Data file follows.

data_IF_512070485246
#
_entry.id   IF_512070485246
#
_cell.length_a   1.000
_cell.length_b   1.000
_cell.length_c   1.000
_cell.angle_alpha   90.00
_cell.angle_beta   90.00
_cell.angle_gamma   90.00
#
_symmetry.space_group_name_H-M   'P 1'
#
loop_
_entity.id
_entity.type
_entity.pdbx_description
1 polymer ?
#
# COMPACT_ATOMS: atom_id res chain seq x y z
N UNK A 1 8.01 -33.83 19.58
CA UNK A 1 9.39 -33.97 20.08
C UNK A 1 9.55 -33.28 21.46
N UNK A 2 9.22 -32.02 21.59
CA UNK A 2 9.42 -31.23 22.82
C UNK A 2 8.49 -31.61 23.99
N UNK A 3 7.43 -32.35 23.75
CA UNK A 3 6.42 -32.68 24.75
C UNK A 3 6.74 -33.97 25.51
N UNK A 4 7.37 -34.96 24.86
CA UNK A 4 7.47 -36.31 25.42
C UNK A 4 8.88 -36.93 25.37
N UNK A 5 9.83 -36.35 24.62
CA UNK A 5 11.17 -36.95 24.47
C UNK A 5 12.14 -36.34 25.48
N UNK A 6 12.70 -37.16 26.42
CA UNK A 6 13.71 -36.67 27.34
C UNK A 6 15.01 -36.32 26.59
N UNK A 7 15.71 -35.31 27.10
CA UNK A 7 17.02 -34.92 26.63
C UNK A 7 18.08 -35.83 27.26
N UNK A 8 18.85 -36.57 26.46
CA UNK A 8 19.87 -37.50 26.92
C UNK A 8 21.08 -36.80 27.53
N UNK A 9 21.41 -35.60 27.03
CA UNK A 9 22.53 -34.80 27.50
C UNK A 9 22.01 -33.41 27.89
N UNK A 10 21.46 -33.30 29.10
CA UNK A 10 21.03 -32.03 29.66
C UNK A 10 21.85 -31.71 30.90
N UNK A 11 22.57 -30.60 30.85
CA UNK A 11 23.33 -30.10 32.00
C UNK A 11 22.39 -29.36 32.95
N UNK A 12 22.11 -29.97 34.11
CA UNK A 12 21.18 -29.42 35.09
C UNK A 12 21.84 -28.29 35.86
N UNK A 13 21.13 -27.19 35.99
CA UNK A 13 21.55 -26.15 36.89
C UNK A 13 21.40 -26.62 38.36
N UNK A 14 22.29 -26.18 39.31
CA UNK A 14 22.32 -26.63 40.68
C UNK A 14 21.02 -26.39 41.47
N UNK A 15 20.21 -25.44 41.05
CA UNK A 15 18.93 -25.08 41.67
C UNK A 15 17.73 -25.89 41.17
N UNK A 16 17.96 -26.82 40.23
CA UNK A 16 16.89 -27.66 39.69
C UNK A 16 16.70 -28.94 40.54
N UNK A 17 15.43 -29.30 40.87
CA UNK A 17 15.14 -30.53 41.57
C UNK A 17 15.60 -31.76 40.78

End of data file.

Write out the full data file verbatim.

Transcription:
data_IF_512070485246
#
_entry.id   IF_512070485246
#
_cell.length_a   1.000
_cell.length_b   1.000
_cell.length_c   1.000
_cell.angle_alpha   90.00
_cell.angle_beta   90.00
_cell.angle_gamma   90.00
#
_symmetry.space_group_name_H-M   'P 1'
#
loop_
_entity.id
_entity.type
_entity.pdbx_description
1 polymer ?
#
# COMPACT_ATOMS: atom_id res chain seq x y z
N UNK A 1 8.01 -33.83 19.58
CA UNK A 1 9.39 -33.97 20.08
C UNK A 1 9.55 -33.28 21.46
N UNK A 2 9.22 -32.02 21.59
CA UNK A 2 9.42 -31.23 22.82
C UNK A 2 8.49 -31.61 23.99
N UNK A 3 7.43 -32.35 23.75
CA UNK A 3 6.42 -32.68 24.75
C UNK A 3 6.74 -33.97 25.51
N UNK A 4 7.37 -34.96 24.86
CA UNK A 4 7.47 -36.31 25.42
C UNK A 4 8.88 -36.93 25.37
N UNK A 5 9.83 -36.35 24.62
CA UNK A 5 11.17 -36.95 24.47
C UNK A 5 12.14 -36.34 25.48
N UNK A 6 12.70 -37.16 26.42
CA UNK A 6 13.71 -36.67 27.34
C UNK A 6 15.01 -36.32 26.59
N UNK A 7 15.71 -35.31 27.10
CA UNK A 7 17.02 -34.92 26.63
C UNK A 7 18.08 -35.83 27.26
N UNK A 8 18.85 -36.57 26.46
CA UNK A 8 19.87 -37.50 26.92
C UNK A 8 21.08 -36.80 27.53
N UNK A 9 21.41 -35.60 27.03
CA UNK A 9 22.53 -34.80 27.50
C UNK A 9 22.01 -33.41 27.89
N UNK A 10 21.46 -33.30 29.10
CA UNK A 10 21.03 -32.03 29.66
C UNK A 10 21.85 -31.71 30.90
N UNK A 11 22.57 -30.60 30.85
CA UNK A 11 23.33 -30.10 32.00
C UNK A 11 22.39 -29.36 32.95
N UNK A 12 22.11 -29.97 34.11
CA UNK A 12 21.18 -29.42 35.09
C UNK A 12 21.84 -28.29 35.86
N UNK A 13 21.13 -27.19 35.99
CA UNK A 13 21.55 -26.15 36.89
C UNK A 13 21.40 -26.62 38.36
N UNK A 14 22.29 -26.18 39.31
CA UNK A 14 22.32 -26.63 40.68
C UNK A 14 21.02 -26.39 41.47
N UNK A 15 20.21 -25.44 41.05
CA UNK A 15 18.93 -25.08 41.67
C UNK A 15 17.73 -25.89 41.17
N UNK A 16 17.96 -26.82 40.23
CA UNK A 16 16.89 -27.66 39.69
C UNK A 16 16.70 -28.94 40.54
N UNK A 17 15.43 -29.30 40.87
CA UNK A 17 15.14 -30.53 41.57
C UNK A 17 15.60 -31.76 40.78